Cite This Page:

Hospital for Special Surgery. "Study sheds light on pregnancy complications and overturns common belief." ScienceDaily. ScienceDaily, 3 July 2012. <www.sciencedaily.com/releases/2012/07/120703200550.htm>.
Hospital for Special Surgery. (2012, July 3). Study sheds light on pregnancy complications and overturns common belief. ScienceDaily. Retrieved August 1, 2014 from www.sciencedaily.com/releases/2012/07/120703200550.htm
Hospital for Special Surgery. "Study sheds light on pregnancy complications and overturns common belief." ScienceDaily. www.sciencedaily.com/releases/2012/07/120703200550.htm (accessed August 1, 2014).

Share This




More Health & Medicine News

Friday, August 1, 2014

Featured Research

from universities, journals, and other organizations


Featured Videos

from AP, Reuters, AFP, and other news services

House Republicans Vote to Sue Obama Over Healthcare Law

House Republicans Vote to Sue Obama Over Healthcare Law

Reuters - US Online Video (July 31, 2014) The Republican-led House of Representatives votes to sue President Obama, accusing him of overstepping his executive authority in making changes to the Affordable Care Act. Mana Rabiee reports. Video provided by Reuters
Powered by NewsLook.com
Despite Health Questions, E-Cigs Are Beneficial: Study

Despite Health Questions, E-Cigs Are Beneficial: Study

Newsy (July 31, 2014) Citing 81 previous studies, new research out of London suggests the benefits of smoking e-cigarettes instead of regular ones outweighs the risks. Video provided by Newsy
Powered by NewsLook.com
Dangerous Bacteria Kills One in Florida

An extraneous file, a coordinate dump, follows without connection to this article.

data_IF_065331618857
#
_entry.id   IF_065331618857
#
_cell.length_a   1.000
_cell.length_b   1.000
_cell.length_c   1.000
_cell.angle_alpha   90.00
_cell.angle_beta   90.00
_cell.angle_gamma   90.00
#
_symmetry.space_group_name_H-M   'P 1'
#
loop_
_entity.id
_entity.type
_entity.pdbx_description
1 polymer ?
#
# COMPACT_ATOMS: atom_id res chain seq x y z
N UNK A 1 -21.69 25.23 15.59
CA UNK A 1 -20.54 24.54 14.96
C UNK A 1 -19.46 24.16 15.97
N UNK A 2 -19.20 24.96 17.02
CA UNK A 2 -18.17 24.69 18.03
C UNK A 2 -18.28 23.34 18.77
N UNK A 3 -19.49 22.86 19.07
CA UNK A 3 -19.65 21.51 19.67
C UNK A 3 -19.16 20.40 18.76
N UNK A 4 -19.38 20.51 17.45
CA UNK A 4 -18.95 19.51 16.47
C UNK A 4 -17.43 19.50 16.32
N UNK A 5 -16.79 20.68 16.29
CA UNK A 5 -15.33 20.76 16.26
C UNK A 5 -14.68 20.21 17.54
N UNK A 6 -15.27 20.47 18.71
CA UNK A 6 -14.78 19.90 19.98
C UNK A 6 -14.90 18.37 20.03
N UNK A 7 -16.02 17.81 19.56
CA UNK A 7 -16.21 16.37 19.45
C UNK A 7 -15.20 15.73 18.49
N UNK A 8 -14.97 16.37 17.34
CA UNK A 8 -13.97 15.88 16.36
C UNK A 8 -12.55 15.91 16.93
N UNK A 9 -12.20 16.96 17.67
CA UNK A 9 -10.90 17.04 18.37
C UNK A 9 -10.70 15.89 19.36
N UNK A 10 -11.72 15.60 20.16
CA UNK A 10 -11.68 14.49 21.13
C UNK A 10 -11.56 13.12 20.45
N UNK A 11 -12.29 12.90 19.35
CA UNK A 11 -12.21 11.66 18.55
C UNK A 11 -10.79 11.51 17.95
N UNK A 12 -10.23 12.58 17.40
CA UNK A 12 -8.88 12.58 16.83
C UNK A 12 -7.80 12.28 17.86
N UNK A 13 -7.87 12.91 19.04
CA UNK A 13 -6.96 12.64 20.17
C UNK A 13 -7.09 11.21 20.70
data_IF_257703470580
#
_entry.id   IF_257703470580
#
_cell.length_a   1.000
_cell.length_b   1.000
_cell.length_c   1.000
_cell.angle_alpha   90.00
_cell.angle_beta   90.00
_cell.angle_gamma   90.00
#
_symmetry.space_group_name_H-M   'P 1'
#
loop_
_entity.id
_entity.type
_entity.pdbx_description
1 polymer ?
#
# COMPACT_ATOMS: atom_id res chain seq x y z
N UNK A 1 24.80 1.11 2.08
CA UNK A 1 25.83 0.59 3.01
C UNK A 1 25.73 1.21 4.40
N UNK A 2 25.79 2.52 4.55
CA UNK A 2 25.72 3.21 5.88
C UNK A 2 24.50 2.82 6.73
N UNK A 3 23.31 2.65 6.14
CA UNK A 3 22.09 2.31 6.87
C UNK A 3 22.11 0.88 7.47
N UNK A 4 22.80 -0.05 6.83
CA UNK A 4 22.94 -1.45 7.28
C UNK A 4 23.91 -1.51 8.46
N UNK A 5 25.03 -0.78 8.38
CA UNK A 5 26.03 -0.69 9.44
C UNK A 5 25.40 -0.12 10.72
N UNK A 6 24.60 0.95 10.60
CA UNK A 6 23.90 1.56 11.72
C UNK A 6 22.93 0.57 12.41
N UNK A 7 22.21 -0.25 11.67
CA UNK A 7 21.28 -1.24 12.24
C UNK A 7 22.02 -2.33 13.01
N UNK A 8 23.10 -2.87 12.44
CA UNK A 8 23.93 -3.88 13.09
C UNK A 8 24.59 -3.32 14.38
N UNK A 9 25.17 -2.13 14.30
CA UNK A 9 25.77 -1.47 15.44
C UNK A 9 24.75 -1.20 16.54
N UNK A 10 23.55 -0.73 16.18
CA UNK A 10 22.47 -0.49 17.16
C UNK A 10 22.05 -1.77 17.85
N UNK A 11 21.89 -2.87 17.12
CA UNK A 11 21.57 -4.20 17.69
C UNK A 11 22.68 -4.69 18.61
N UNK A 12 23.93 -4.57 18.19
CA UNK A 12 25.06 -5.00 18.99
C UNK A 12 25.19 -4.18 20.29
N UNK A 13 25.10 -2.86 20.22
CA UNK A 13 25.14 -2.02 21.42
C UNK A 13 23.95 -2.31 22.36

Dangerous Bacteria Kills One in Florida

AP (July 31, 2014) Sarasota County, Florida health officials have issued a warning against eating raw oysters and exposing open wounds to coastal and inland waters after a dangerous bacteria killed one person and made another sick. (July 31) Video provided by AP
Powered by NewsLook.com
Health Insurers' Profits Slide

Health Insurers' Profits Slide

Reuters - Business Video Online (July 30, 2014) Obamacare-related costs were said to be behind the profit plunge at Wellpoint and Humana, but Wellpoint sees the new exchanges boosting its earnings for the full year. Fred Katayama reports. Video provided by Reuters
Powered by NewsLook.com

Search ScienceDaily

Number of stories in archives: 140,361

Find with keyword(s):
Enter a keyword or phrase to search ScienceDaily for related topics and research stories.

Save/Print:
Share:

Breaking News:
from the past week

In Other News

... from NewsDaily.com

Science News

Health News

Environment News

Technology News



Save/Print:
Share:

Free Subscriptions


Get the latest science news with ScienceDaily's free email newsletters, updated daily and weekly. Or view hourly updated newsfeeds in your RSS reader:

Get Social & Mobile


Keep up to date with the latest news from ScienceDaily via social networks and mobile apps:

Have Feedback?


Tell us what you think of ScienceDaily -- we welcome both positive and negative comments. Have any problems using the site? Questions?
Mobile: iPhone Android Web
Follow: Facebook Twitter Google+
Subscribe: RSS Feeds Email Newsletters
Latest Headlines Health & Medicine Mind & Brain Space & Time Matter & Energy Computers & Math Plants & Animals Earth & Climate Fossils & Ruins